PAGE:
Xeroderma pigmentosum(XP) is a rare genetic disorder in which the skin lacks the ability to repair damage caused by ultraviolet light. If the condition is extreme, it’s necessary to cut of all exposure to sunlight. The disease is seen in both the genders and people belonging to all races. However, Japanese people have 6 times higher a chance of getting the disease compared to others.
The disease happens with a frequency of 1 in every 2,50,000 people.

The affected individuals would be extremely sensitive to UV light from the sun. Even an exposure for a very short interval would cause the skin to dry. The dry and flaking skin with pigmented spots could develop into skin cancer. Compared to others, those with XP are around 1,000 times more likely to develop skin cancer.

Children with the peculiar condition are called-rather romantically as “moon children.” Needless to say, there’s nothing remotely romantic about the disease.

The genetics behind the disease

A frequent defect in XP is an autosomal recessive genetic defect. This defect causes nucleotide excision repair(NER) enzymes to be mutated. This in turn leads to a reduction or even elimination of NER. In such a scenario it’s possible that the damage caused by ultraviolet light could cause mutations in a cell’s DNA.

The reasons for the neurological abnormalities aren’t connected to the exposure to UV light but neither are the reasons properly understood. A prominent theory is that oxidative DNA damage happens in the central nervous system during the normal metabolism and that certain types of such damages have to be repaired by NER.

And as DNA repair is under genetic control, it could easily undergo mutations. Like XP, many are the genetic disorders brought about by mutations in genes which repair DNA.

A moon child at the beach in protective gear

A moon child at the beach in protective gear

Two instances of moon children

The girl who is kept in the dark

Katie is a 5 year old an American whose parents have kept her out of the sun practically her entire life. Even when they contemplated sending her to school once a week, they eventually decided against it-deeming it not worth the risk

So it was that Katie got her education via video telephone at her home- the windows of which have black shutters. Aside from the telephonic education, to make their daughter’s life as ‘normal’ as possible, her parents also began a summer camp where kids with similar afflictions could play in the night and sleep during the day. The support group that they started now have more than 2,000 members around the world.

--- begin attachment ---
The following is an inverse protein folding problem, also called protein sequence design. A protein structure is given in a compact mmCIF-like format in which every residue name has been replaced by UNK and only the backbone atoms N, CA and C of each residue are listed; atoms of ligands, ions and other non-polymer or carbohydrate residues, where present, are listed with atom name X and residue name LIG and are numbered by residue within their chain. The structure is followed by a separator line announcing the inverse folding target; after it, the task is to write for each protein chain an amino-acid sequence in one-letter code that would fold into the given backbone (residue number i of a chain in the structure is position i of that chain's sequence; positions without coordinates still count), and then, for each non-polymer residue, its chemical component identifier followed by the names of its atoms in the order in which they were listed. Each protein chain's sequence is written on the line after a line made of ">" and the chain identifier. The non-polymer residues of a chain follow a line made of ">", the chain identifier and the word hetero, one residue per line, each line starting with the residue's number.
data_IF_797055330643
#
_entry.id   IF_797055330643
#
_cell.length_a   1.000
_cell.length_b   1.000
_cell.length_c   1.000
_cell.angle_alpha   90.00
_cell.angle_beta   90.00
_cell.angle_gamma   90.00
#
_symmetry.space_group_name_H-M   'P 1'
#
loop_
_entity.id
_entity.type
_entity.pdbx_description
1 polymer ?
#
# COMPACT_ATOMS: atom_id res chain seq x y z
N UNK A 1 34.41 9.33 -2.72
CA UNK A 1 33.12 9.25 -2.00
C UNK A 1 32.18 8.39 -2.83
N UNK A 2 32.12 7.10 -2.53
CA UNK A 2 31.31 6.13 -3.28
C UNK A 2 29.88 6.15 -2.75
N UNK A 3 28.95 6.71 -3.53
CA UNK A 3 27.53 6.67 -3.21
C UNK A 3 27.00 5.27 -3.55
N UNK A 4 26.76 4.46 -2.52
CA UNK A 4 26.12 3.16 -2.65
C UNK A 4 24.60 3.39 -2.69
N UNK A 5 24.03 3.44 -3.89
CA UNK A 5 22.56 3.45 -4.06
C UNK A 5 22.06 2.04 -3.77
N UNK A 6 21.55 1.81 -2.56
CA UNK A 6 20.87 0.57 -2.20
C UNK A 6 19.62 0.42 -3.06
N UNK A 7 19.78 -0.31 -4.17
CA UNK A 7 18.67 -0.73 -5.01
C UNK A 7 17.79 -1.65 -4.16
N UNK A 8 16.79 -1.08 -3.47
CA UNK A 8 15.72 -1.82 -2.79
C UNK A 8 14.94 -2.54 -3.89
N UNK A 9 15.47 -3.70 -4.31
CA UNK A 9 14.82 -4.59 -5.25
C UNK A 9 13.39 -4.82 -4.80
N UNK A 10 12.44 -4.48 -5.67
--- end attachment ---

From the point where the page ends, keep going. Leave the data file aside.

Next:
As one may imagine, it takes a bit of work to protect Katie from the UV rays. Though she remains indoors during the day time, she is covered from head to toe with sunscreen in the morning. And come afternoon, more sunscreen is added. If it’s summer the application of sun screen happens six to eight times in a day.

Not just that, the car windows are tinted so that she could remain protected from the sunlight. The same holds true for the house windows which are also shaded using blinds and curtains. Earlier, the family had put garbage bags on the windows. It was a glass-tinting professional who donated tinted windows to them. To ensure that people don’t accidentally expose Katie to sunlight, the doors and windows of the house are always kept locked.

Katie’s pediatrician visits the girl at home. To measure the power of UV rays in indoor spaces, her parents use light meters. Though incandescent light bulbs don’t affect her, she is sensitive to halogen headlights. For this reason, while riding in her parent’s car, she wears sunglasses.

The 800 moon children of Morocco

The case of the 7 year old Moroccan boy, Mounir Yakdone is one of many instances when XP claimed a life.

The boy was taken to a hospital by his parents when he was 3. The reason behind this-the freckles which multiplied on his skin with an alarming rapidity. That was how he came to be diagnosed with the fatal disease.

Due to the disease, Mounir developed skin cancer and also, his left eye had to be removed. By the time the boy turned seven he had only very little time to live. His parents gave him the options of either staying indoors or continuing going to school. Though they warned that the walk to the school would hasten his demise, Mounir opted for the latter.

There are about 800 children of the moon in Morocco. What with poverty and poor access to health care, most of these kids-including teens and young adults wouldn’t live beyond the age of 30.

Image credits: pics-about-space.com, notey.com

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